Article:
Women's Basketball, WVU Sports

J.J. Quinerly takes over in second half to lead WVU past Princeton in first round of NCAA tournament

MORGANTOWN — J.J. Quinerly was just as much a dominant pitcher than she was a star basketball player Saturday night inside Carver-Hawkeye Arena.

She got the win and the save in the same game.

West Virginia’s junior guard willed her team back from a nine-point deficit in the second quarter, before taking over in the second half to push the Mountaineers to a 63-53 victory against Princeton in the first round of the NCAA tournament.

“J.J. was special again,” said WVU head coach Mark Kellogg, who picked up his first career Division I NCAA tourney victory. “She has been all year, and I hope people around the country are starting to realize how talented she is.”

Up next for WVU: A date with destiny against top-seeded Iowa (30-4) and the nation’s top player in Caitlin Clark, which is scheduled for 8 p.m. Monday and will be Clark’s final home game.

Clark had 27 points, 10 assists and eight rebounds in the Hawkeyes 91-65 first-round win against Holy Cross.

The odds will be heavily against WVU (25-7) as a No. 8 seed. In a No. 8-No. 1 matchup in the women’s tournament, the top seed is 48-1 all time.


That likely won’t bother the Mountaineers too much, just like the Tigers’ 23-14 lead early in the second quarter didn’t seem to faze them.

Quinerly, who played all 40 minutes for the third time this season, scored on a pull-up jumper to cut into that lead and Jordan Harrison nailed a 3-pointer at the buzzer, and Princeton’s lead was down to 26-24 at the break.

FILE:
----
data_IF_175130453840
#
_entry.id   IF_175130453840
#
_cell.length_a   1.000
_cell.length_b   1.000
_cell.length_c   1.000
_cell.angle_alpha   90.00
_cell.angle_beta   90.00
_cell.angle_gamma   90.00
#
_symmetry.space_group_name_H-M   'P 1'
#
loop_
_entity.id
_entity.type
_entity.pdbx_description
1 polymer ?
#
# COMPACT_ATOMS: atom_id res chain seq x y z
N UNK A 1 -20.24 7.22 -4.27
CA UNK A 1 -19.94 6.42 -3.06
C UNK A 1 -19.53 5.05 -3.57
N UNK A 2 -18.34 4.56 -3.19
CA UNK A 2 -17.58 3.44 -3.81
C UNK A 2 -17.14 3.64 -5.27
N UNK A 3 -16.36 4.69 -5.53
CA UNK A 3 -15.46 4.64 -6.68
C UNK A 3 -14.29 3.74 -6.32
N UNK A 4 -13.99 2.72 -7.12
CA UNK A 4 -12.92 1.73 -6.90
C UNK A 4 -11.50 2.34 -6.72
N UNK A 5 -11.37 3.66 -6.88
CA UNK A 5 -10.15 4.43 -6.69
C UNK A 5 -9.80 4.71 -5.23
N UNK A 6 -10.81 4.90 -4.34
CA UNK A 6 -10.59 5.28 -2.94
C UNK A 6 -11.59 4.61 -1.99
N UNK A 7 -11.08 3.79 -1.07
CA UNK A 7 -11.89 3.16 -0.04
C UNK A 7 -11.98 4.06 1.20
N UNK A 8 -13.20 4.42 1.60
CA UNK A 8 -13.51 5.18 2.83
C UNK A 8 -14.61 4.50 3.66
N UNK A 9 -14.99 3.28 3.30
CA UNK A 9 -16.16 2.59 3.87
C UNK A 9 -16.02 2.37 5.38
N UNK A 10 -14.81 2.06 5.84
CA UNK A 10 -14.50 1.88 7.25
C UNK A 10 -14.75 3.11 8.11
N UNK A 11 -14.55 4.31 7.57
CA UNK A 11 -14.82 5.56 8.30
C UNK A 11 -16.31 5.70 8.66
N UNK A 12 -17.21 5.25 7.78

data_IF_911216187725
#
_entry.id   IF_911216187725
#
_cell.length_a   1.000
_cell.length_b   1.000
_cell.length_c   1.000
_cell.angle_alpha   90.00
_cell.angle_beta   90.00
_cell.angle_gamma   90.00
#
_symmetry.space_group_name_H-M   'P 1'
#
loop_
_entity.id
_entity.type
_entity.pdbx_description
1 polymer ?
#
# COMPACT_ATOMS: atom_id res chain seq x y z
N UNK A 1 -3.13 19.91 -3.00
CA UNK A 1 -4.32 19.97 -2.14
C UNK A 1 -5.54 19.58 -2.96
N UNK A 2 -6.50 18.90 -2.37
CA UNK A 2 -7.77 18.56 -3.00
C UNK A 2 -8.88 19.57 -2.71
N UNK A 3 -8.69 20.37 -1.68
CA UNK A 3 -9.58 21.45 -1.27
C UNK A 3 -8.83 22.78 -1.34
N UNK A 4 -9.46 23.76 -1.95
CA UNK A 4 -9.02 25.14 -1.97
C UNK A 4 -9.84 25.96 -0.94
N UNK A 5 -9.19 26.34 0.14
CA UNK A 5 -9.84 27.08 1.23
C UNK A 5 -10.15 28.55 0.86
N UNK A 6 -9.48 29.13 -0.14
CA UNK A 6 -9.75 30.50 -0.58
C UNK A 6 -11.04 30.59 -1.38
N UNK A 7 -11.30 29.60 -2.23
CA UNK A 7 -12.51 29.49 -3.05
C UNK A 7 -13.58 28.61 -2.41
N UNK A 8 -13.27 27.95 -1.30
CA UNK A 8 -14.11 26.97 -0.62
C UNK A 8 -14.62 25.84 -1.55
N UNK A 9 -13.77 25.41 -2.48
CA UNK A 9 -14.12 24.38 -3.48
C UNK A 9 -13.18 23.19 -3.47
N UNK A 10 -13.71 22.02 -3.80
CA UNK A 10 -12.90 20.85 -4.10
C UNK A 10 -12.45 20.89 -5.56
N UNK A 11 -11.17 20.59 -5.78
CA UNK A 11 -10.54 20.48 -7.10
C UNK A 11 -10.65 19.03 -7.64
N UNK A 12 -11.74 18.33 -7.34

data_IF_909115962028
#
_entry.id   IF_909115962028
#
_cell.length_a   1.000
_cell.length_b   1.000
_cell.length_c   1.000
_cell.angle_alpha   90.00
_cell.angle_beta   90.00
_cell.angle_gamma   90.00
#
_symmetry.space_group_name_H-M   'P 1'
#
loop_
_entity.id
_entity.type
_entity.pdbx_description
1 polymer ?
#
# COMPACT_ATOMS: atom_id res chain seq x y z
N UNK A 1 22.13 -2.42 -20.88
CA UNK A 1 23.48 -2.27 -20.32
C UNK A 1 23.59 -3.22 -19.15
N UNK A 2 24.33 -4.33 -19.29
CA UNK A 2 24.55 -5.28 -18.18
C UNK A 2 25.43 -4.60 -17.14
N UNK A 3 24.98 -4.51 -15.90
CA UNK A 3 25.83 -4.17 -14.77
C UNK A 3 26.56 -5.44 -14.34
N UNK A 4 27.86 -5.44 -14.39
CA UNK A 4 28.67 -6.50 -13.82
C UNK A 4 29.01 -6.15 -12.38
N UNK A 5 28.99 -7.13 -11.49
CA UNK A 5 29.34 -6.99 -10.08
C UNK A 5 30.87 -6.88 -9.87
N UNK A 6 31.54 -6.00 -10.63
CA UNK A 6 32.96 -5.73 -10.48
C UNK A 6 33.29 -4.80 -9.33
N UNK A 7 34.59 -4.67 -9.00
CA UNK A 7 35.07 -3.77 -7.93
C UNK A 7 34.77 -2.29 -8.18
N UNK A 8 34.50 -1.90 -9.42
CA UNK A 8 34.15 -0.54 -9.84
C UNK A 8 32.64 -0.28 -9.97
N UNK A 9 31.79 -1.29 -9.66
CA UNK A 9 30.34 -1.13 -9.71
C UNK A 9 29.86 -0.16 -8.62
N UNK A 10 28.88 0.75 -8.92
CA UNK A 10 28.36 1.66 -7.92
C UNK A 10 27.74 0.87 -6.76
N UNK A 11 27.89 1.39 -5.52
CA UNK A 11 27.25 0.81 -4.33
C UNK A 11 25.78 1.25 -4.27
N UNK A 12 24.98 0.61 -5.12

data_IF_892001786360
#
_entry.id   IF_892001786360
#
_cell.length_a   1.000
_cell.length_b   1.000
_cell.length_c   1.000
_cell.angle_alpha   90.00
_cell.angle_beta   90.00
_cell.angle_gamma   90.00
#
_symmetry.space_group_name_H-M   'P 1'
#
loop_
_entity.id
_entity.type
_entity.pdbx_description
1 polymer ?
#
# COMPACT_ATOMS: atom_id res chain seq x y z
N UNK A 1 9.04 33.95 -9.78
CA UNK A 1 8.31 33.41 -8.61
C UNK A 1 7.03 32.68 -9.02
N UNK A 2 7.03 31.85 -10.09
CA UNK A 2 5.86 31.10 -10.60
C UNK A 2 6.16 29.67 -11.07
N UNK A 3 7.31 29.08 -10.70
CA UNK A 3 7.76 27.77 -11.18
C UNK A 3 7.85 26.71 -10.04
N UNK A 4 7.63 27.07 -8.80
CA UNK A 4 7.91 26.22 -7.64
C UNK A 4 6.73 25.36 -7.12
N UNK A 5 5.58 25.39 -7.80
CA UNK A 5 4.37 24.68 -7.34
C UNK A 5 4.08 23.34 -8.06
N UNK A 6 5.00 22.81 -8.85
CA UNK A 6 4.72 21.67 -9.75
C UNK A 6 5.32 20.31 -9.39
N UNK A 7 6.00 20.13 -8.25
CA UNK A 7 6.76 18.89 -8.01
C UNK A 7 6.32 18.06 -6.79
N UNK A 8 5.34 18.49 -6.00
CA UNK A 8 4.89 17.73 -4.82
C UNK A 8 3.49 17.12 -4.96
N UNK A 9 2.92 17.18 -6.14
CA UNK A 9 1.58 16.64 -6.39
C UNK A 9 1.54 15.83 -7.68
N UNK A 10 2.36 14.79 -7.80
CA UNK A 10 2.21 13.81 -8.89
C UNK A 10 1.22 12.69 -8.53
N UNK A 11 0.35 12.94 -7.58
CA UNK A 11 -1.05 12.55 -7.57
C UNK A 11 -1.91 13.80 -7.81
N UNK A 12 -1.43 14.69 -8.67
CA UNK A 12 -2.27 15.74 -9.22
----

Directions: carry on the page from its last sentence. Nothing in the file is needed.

The second half was when West Virginia, which picked up its 25th win of the season for just the seventh time in school history, did its damage.

“We went in at halftime and coach said, ‘That’s not us. Our defense is way better than that,’ ” Quinerly said. “So we just picked it up.”

Unable to create any havoc with its pressure defense in the first two quarters, the Mountaineers took it up another notch when the game was on the line.

Princeton had five turnovers in the first half, but that doubled midway through the third quarter, and then reached 13 by the end of the quarter.

“We had 20 minutes left to either give it our all or go home,” Harrison said. “So we just went back to what we had been doing all season. Got some deflections, started slowing them down, and start playing in transition like we always do, and have been doing all year.”

That all led to Quinerly putting on a show.

She scored 18 of her 29 points in the second half, all of it coming with either a tough drive to the basket, pull-up jumpers or from the foul line.

She made no 3-pointers in the second half, but didn’t have to.

Kylee Blacksten did nail one, though, that gave WVU its first lead, 32-29, and was part of a 13-0 run that saw the Mountaineers take the lead for good.

And then it was all on Quinerly.

She scored 15 of WVU’s 21 points in the fourth quarter with constant drives into the lane that simply would not allow Princeton (25-5) to get any closer than six points down the stretch.

For added measure, Quinerly added seven rebounds and three steals. It was the 16th time this season she’s gone for 21 or more points and the 17th time she’s had at least three steals in a game.

“She has a motor,” Kellogg said of Quinerly. “She’s a highly conditioned athlete and an elite scorer. She’s done it before. She’s conditioned enough to do it.”

While Quinerly scored nearly half of the Mountaineers points, Harrison fought through foul trouble and added 15 and Blacksten finished with 10, her first time in double figures since Feb. 6.

Princeton, which had advanced to the second round in each of the last two NCAA tournaments, finished with 21 turnovers in all, but did dominate on the glass with 17 offensive rebounds.

Ellie Mitchell finished with 15 rebounds for the Tigers before fouling out in the final seconds. Madison St. Rose led Princeton with 22 points.